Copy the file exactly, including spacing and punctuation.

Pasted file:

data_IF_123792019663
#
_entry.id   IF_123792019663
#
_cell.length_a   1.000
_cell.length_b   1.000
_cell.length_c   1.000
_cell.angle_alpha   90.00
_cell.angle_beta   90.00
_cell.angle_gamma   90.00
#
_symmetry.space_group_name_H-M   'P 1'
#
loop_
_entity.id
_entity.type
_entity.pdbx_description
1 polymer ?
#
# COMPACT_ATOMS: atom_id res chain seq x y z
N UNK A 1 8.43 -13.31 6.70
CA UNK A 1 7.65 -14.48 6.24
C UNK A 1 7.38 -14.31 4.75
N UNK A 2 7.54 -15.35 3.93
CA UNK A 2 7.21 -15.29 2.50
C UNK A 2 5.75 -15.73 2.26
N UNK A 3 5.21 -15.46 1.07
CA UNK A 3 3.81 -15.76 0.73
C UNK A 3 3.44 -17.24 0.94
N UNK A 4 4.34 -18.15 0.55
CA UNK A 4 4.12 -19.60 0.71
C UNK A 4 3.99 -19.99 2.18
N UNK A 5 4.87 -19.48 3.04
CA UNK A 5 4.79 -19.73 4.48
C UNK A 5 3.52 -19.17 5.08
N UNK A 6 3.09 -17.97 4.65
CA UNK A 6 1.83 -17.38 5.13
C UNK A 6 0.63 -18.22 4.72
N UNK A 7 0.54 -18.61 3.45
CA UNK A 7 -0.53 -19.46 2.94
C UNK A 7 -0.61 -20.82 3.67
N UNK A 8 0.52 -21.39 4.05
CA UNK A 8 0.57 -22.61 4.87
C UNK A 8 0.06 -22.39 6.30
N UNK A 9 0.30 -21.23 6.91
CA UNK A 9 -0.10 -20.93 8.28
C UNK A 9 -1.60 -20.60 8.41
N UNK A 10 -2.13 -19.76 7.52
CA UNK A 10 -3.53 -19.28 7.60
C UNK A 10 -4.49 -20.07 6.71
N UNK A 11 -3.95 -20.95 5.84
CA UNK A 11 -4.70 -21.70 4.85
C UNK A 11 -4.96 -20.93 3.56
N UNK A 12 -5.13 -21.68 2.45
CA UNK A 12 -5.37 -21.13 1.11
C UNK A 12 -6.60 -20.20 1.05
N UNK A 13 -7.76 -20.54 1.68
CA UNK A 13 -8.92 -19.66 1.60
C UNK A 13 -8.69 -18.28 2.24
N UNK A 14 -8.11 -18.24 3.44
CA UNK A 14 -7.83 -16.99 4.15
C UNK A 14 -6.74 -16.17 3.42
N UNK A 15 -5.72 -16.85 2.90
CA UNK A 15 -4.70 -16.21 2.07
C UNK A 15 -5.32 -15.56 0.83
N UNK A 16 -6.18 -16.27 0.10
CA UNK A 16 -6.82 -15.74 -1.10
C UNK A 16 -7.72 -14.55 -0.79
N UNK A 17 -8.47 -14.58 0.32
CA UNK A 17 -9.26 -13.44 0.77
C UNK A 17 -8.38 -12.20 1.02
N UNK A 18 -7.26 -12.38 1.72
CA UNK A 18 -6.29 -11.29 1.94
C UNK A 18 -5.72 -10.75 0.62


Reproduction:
data_IF_123792019663
#
_entry.id   IF_123792019663
#
_cell.length_a   1.000
_cell.length_b   1.000
_cell.length_c   1.000
_cell.angle_alpha   90.00
_cell.angle_beta   90.00
_cell.angle_gamma   90.00
#
_symmetry.space_group_name_H-M   'P 1'
#
loop_
_entity.id
_entity.type
_entity.pdbx_description
1 polymer ?
#
# COMPACT_ATOMS: atom_id res chain seq x y z
N UNK A 1 8.43 -13.31 6.70
CA UNK A 1 7.65 -14.48 6.24
C UNK A 1 7.38 -14.31 4.75
N UNK A 2 7.54 -15.35 3.93
CA UNK A 2 7.21 -15.29 2.50
C UNK A 2 5.75 -15.73 2.26
N UNK A 3 5.21 -15.46 1.07
CA UNK A 3 3.81 -15.76 0.73
C UNK A 3 3.44 -17.24 0.94
N UNK A 4 4.34 -18.15 0.55
CA UNK A 4 4.12 -19.60 0.71
C UNK A 4 3.99 -19.99 2.18
N UNK A 5 4.87 -19.48 3.04
CA UNK A 5 4.79 -19.73 4.48
C UNK A 5 3.52 -19.17 5.08
N UNK A 6 3.09 -17.97 4.65
CA UNK A 6 1.83 -17.38 5.13
C UNK A 6 0.63 -18.22 4.72
N UNK A 7 0.54 -18.61 3.45
CA UNK A 7 -0.53 -19.46 2.94
C UNK A 7 -0.61 -20.82 3.67
N UNK A 8 0.52 -21.39 4.05
CA UNK A 8 0.57 -22.61 4.87
C UNK A 8 0.06 -22.39 6.30
N UNK A 9 0.30 -21.23 6.91
CA UNK A 9 -0.10 -20.93 8.28
C UNK A 9 -1.60 -20.60 8.41
N UNK A 10 -2.13 -19.76 7.52
CA UNK A 10 -3.53 -19.28 7.60
C UNK A 10 -4.49 -20.07 6.71
N UNK A 11 -3.95 -20.95 5.84
CA UNK A 11 -4.70 -21.70 4.85
C UNK A 11 -4.96 -20.93 3.56
N UNK A 12 -5.13 -21.68 2.45
CA UNK A 12 -5.37 -21.13 1.11
C UNK A 12 -6.60 -20.20 1.05
N UNK A 13 -7.76 -20.54 1.68
CA UNK A 13 -8.92 -19.66 1.60
C UNK A 13 -8.69 -18.28 2.24
N UNK A 14 -8.11 -18.24 3.44
CA UNK A 14 -7.83 -16.99 4.15
C UNK A 14 -6.74 -16.17 3.42
N UNK A 15 -5.72 -16.85 2.90
CA UNK A 15 -4.70 -16.21 2.07
C UNK A 15 -5.32 -15.56 0.83
N UNK A 16 -6.18 -16.27 0.10
CA UNK A 16 -6.82 -15.74 -1.10
C UNK A 16 -7.72 -14.55 -0.79
N UNK A 17 -8.47 -14.58 0.32
CA UNK A 17 -9.26 -13.44 0.77
C UNK A 17 -8.38 -12.20 1.02
N UNK A 18 -7.26 -12.38 1.72
CA UNK A 18 -6.29 -11.29 1.94
C UNK A 18 -5.72 -10.75 0.62